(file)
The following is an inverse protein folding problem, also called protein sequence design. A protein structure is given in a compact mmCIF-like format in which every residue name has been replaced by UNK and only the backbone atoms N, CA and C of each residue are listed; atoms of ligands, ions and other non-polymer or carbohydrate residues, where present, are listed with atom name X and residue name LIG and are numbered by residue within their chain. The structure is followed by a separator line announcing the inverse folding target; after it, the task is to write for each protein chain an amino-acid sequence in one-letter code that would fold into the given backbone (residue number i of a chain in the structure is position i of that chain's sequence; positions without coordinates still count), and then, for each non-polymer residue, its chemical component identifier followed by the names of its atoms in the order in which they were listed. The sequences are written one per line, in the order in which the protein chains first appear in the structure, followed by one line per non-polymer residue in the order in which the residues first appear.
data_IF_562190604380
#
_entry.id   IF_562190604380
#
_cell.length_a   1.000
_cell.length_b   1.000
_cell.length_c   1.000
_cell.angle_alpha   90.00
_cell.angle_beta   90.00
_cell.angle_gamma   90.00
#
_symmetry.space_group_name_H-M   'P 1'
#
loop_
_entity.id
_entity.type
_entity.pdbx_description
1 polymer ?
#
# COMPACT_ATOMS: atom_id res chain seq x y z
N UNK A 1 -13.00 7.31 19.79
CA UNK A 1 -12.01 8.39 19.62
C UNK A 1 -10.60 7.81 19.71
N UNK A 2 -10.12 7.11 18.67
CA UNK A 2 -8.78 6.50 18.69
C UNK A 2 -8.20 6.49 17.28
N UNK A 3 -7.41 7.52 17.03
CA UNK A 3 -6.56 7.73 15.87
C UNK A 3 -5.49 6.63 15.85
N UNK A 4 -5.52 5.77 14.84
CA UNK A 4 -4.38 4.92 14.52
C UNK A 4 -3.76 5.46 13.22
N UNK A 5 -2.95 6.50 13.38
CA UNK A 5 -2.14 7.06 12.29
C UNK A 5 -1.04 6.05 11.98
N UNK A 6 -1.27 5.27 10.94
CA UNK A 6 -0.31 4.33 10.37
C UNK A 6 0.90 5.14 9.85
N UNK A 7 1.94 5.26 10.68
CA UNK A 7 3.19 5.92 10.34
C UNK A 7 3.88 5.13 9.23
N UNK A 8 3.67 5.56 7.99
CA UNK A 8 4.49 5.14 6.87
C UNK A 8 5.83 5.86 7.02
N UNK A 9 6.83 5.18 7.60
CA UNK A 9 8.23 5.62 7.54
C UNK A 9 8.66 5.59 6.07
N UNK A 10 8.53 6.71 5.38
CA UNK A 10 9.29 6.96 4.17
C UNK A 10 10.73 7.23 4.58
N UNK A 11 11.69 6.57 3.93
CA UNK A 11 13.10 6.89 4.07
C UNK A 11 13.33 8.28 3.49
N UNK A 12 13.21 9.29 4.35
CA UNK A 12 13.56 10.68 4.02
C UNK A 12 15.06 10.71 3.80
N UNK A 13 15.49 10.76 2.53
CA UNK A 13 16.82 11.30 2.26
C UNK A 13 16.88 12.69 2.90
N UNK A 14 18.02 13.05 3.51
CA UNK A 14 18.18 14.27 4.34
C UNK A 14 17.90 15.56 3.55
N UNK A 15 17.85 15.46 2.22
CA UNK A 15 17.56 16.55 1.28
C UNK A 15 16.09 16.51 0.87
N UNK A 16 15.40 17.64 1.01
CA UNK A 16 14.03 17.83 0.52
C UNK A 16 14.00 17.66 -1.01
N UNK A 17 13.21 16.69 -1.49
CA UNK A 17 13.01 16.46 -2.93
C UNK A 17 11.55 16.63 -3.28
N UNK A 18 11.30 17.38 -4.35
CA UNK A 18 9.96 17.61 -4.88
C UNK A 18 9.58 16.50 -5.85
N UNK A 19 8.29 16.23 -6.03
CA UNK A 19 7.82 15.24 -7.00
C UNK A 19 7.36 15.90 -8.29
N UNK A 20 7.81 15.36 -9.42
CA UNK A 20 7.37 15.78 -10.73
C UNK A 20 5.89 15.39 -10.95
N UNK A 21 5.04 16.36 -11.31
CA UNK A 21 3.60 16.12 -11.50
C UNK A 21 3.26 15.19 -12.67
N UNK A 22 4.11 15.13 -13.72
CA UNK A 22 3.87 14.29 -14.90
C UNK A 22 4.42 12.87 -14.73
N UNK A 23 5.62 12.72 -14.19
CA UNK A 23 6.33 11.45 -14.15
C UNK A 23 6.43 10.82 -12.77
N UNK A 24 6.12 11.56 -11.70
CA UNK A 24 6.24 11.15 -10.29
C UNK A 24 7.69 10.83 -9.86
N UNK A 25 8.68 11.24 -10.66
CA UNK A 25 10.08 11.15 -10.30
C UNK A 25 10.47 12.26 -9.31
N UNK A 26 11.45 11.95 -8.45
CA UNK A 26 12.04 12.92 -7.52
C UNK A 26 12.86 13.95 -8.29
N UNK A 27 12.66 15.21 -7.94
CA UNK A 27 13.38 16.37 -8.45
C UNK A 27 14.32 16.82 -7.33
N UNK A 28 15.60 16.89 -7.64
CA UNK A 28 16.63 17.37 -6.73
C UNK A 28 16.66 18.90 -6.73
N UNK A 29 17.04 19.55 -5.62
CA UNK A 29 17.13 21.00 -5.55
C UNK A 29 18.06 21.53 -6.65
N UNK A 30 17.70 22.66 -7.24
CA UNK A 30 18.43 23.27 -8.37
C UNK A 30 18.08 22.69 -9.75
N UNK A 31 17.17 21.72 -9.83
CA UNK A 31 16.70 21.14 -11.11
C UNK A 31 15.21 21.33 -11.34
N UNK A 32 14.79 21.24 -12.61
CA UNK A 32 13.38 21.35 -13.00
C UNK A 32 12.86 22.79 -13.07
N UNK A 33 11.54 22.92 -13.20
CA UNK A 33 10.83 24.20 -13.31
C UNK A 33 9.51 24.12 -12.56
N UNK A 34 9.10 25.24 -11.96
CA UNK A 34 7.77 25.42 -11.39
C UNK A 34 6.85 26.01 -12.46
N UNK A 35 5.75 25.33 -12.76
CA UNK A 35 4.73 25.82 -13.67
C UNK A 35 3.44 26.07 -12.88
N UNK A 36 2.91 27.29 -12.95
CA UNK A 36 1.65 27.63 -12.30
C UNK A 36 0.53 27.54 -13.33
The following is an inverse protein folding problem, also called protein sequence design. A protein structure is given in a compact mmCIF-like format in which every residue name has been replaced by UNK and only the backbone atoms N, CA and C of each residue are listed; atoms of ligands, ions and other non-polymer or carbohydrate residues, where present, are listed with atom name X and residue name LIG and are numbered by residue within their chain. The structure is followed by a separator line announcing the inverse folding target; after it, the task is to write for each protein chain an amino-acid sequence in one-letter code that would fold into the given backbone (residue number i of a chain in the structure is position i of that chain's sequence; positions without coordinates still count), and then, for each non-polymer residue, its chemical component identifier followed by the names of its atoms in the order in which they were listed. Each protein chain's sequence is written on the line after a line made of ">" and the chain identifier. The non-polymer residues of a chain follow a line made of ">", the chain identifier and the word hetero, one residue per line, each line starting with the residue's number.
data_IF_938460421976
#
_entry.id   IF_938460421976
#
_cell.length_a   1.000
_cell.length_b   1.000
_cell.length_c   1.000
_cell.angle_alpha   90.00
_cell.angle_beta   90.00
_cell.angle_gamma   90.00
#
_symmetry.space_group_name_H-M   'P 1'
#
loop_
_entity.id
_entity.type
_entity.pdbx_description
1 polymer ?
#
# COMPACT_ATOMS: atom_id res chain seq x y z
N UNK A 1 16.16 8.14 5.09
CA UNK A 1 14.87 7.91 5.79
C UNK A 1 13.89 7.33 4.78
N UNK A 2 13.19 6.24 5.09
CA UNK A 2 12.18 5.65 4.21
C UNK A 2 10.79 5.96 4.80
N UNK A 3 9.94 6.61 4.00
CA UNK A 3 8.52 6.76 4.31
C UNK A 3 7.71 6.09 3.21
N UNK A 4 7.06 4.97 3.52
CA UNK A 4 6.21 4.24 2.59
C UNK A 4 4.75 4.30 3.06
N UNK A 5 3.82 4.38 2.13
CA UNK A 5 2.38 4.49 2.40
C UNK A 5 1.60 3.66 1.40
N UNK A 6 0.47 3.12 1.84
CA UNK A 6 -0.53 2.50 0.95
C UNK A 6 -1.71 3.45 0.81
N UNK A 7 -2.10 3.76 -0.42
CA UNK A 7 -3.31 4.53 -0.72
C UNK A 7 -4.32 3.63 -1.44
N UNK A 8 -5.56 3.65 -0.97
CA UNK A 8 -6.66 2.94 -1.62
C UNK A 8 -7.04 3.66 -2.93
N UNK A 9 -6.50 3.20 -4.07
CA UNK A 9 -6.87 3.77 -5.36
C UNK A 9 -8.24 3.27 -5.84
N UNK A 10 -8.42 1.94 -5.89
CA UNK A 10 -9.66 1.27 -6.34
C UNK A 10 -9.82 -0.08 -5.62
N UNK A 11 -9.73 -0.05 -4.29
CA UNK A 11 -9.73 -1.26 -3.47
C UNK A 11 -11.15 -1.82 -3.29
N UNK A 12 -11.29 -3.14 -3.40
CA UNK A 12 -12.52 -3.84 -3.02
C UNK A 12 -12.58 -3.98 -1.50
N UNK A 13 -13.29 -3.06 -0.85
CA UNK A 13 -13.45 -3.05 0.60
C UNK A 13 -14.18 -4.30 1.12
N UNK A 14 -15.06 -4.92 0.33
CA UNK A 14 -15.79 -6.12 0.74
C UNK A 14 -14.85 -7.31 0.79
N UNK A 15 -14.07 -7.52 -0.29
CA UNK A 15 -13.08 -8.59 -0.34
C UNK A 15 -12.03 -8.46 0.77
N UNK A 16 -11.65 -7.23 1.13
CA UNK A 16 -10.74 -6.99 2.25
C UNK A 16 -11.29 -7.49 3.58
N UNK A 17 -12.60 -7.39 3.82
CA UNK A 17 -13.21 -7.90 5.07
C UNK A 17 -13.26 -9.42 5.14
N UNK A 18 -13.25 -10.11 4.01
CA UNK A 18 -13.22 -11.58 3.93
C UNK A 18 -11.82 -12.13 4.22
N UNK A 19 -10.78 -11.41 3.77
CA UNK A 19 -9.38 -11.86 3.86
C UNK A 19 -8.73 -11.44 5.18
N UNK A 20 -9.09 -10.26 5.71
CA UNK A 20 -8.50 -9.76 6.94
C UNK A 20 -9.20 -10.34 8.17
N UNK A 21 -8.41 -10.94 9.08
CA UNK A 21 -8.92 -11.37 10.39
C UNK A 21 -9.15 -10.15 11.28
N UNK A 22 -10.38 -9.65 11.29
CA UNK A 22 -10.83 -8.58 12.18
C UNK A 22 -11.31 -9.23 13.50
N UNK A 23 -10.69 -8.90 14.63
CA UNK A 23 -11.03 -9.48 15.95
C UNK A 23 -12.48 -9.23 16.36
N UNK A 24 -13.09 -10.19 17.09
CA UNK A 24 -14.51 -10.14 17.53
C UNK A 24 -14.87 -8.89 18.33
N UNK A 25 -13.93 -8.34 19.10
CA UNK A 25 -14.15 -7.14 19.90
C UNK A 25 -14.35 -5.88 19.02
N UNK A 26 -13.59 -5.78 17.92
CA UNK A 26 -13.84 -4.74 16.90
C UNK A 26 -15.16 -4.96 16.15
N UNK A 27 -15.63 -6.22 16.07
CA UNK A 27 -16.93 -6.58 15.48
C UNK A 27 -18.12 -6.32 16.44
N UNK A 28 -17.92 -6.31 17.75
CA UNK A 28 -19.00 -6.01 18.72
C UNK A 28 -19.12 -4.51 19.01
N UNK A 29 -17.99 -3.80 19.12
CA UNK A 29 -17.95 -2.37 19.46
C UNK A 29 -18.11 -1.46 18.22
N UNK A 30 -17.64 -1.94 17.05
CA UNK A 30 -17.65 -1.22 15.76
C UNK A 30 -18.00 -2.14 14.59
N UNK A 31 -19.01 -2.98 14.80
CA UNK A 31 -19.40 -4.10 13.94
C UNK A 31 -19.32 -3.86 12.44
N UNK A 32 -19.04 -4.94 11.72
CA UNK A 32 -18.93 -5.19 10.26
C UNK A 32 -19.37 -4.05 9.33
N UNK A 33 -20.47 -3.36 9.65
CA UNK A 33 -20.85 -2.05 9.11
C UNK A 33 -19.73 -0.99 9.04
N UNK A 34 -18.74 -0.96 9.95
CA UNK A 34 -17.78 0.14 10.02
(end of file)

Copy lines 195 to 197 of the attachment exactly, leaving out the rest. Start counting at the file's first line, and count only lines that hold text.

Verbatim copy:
C UNK A 15 -12.03 -8.46 0.77
N UNK A 16 -11.65 -7.23 1.13
CA UNK A 16 -10.74 -6.99 2.25